3 Top Tips for Vehicle Wrapping
Top tips or “hacks” provide excellent solutions for wrapping a vehicle’s most difficult elements. Whether it’s a car, truck, boat or anything else that can be wrapped, it’s likely to present recessed areas, headlights or other unavoidable obstacles. We asked some of the nation’s best wrap instructors to share a top tip with you and received super-helpful hacks from these three top trainers:
- Louie Calma, technical sales specialist – West, Arlon Graphics (Placentia, CA) and member of the WRAPITRIGHT team of wrap trainers
- Rob Ivers, owner/vinyl graphics consultant, Rob Ivers Inc. (Raymore, MO), member of the Board of Directors of the PDAA Inc., and author of The Graphic Installers Handbook (ST Books), and
- Dallas Fowler, co-owner, Digital EFX Wraps (Louisville, KY) and trainer for Roland DGA Corp.’s “Born to Wrap” workshops.
Shifting Tension over Deep Channels
By Louie Calma
When it comes to fleet and commercial-vehicle graphics, applying over deep channels is one of the top concerns. I’m talking about the inset “windows” that are found on cargo vans like Sprinters, Nissan NVs, and Ford Transits.
Before we go further, let’s identify these four terms: the outer face, outer edge, recessed face and the bridge.
Apply the graphics on the outer face of the window and bridge the film over the deep channel. The amount of bridged film may depend on the depth of the channel, but there should be a minimum of 4 in. I prefer to float the film over the entire window if possible.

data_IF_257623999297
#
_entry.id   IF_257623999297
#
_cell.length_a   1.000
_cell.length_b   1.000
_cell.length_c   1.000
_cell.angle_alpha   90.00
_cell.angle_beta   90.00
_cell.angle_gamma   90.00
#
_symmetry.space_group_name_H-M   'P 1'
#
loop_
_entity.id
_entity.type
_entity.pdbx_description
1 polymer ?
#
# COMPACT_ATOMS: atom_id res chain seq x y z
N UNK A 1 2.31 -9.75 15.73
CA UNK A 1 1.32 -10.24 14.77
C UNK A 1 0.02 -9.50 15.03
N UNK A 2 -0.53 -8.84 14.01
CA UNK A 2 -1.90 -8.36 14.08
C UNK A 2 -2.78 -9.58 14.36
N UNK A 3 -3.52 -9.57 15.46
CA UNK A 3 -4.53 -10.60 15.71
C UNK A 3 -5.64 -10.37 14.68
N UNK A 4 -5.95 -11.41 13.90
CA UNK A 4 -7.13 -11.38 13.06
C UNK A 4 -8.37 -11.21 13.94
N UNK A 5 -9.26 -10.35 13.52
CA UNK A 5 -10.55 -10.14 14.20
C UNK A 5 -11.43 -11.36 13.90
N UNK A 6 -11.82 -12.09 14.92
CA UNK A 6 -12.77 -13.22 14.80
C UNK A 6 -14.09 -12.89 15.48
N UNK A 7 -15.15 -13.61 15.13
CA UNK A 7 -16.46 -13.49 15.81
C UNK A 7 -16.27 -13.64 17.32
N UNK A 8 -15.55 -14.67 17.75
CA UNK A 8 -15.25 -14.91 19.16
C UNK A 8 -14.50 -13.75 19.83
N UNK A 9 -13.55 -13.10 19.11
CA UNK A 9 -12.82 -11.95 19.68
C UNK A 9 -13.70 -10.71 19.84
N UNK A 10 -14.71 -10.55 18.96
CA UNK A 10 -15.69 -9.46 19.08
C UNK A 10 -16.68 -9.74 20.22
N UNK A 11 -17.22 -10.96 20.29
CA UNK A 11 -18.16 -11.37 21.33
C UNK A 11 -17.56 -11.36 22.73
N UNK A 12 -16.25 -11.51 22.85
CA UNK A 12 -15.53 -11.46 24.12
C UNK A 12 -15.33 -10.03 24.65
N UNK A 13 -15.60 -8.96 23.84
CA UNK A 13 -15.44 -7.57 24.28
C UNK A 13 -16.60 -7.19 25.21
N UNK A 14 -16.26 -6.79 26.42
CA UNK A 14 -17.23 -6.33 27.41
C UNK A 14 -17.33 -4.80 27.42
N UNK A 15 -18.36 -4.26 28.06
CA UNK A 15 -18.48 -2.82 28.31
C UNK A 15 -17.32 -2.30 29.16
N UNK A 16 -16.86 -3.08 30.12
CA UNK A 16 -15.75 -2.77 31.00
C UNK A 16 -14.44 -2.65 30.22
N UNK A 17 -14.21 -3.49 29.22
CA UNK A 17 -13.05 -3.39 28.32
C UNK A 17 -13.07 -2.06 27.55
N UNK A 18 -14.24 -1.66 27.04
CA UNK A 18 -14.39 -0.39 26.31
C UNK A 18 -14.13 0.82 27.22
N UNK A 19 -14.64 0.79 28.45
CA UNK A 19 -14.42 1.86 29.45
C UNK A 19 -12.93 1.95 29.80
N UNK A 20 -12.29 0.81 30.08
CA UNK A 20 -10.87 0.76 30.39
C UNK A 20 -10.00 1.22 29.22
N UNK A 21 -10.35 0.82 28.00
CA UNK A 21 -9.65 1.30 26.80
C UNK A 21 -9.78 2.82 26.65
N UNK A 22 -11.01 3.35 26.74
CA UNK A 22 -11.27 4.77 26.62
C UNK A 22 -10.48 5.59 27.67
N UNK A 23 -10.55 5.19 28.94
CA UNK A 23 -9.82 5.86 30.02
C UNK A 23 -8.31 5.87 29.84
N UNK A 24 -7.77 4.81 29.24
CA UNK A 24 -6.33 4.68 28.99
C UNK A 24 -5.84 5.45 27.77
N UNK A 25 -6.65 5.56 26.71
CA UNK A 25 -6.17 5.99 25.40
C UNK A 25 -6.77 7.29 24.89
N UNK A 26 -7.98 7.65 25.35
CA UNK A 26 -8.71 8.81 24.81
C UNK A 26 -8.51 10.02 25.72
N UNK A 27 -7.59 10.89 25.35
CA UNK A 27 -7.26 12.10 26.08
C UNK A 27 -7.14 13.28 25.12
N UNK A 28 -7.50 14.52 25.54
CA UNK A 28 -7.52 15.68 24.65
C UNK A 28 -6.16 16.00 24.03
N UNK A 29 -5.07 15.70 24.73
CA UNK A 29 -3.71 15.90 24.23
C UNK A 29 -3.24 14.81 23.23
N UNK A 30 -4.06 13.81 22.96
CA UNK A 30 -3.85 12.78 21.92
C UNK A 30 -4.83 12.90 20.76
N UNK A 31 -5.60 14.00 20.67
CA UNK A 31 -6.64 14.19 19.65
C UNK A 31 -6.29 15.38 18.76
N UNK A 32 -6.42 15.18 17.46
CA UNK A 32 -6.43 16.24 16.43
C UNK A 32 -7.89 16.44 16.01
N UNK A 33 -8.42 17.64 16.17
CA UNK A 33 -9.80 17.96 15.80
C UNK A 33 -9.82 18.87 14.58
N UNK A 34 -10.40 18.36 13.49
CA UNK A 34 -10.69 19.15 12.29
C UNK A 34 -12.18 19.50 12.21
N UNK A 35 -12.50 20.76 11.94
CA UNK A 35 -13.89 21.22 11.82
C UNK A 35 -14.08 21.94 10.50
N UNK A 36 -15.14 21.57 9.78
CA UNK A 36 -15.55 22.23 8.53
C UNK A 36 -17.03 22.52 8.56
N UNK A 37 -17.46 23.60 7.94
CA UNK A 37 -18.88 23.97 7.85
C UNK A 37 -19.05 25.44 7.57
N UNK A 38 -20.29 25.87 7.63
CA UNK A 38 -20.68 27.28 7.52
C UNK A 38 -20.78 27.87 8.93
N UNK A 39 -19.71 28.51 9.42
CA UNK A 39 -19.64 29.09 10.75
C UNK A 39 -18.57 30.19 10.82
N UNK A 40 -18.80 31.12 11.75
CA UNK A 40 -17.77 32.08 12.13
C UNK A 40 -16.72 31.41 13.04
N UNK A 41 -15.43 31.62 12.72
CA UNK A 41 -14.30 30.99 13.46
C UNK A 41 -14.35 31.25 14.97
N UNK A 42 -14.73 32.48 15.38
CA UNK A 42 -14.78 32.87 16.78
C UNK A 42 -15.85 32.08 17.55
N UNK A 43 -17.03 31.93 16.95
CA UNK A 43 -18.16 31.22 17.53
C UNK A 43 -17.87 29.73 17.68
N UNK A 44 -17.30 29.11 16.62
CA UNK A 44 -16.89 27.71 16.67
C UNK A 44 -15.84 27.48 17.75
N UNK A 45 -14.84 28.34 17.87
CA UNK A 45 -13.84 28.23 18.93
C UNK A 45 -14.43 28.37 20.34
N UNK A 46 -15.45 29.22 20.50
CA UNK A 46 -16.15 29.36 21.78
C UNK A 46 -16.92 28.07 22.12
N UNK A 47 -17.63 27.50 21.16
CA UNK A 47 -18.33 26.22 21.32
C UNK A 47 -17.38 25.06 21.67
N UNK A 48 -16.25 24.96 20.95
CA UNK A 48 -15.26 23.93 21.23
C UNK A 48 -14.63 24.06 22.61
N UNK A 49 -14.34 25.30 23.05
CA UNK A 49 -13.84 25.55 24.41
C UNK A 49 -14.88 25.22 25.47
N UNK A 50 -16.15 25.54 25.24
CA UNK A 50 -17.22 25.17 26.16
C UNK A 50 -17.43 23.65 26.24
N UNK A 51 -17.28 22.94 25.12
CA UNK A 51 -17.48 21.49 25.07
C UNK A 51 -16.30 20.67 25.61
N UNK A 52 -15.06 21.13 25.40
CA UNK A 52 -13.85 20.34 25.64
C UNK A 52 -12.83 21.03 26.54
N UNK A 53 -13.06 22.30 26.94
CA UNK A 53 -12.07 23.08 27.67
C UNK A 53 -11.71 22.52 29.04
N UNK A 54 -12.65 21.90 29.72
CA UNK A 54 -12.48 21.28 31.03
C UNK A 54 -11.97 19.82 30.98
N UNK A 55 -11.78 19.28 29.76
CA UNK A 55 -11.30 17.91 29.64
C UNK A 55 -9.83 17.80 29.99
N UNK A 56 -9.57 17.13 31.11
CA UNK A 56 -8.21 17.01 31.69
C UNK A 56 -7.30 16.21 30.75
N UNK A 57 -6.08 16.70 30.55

Adhesive promoter could help but it can cause removal issues. Also, if the film is not properly stretched over the channel, it can pop and crack the film over time. The key to a durable application is to move the tension away from the deepest part of the channel.
With an application glove, run your finger along the window’s outer edge to define the edge. Apply heat on the section of the bridged film away from the channel and install the cold section. The angle of the heat gun is critical. Above, I’m aiming the heat gun upwards as I install the bottom portion so the hot air points away from the channel.
Drop the bridge in 1/8-in. increments. Installing this area will take multiple passes and requires depth control. Pinch your thumb and index finger together to maintain a consistent depth along the channel. (For practice purposes, we printed a 1/2 x 1/2-in. grid on the graphic so that stretched areas are more visible.)
I recommend working the channels in 1-ft. sections. Applying the entire length of the channel may leave a large trapped bubble in the flat area. When the film has reached the deepest part of the channel, push the air out of the flat area and repeat the previous steps to work on your next 1-ft. section. Finally, don’t forget to post-heat.
The Headlight Hack
By Rob Ivers
This technique – which I created for an online tutorial – is especially helpful when trimming the vinyl along the headlight itself would not leave enough vinyl to hide all the paint around the headlight.
If you can easily remove the lights, do that for sure, but if they are difficult or time-consuming to remove – and they usually are on most modern vehicles – try using the liner as a tucking tool.
Look closely at the second photo and you can you see that almost ½ in. of the gold vinyl shows through the bottom of the headlight. Normally, installers will trim along the underside of the light and tuck in the vinyl that is left. The amount of vinyl available to tuck is equal to the gap between the bumper and the bottom of the headlight. In this case, it was only 1/8 in., but ½ in. was needed.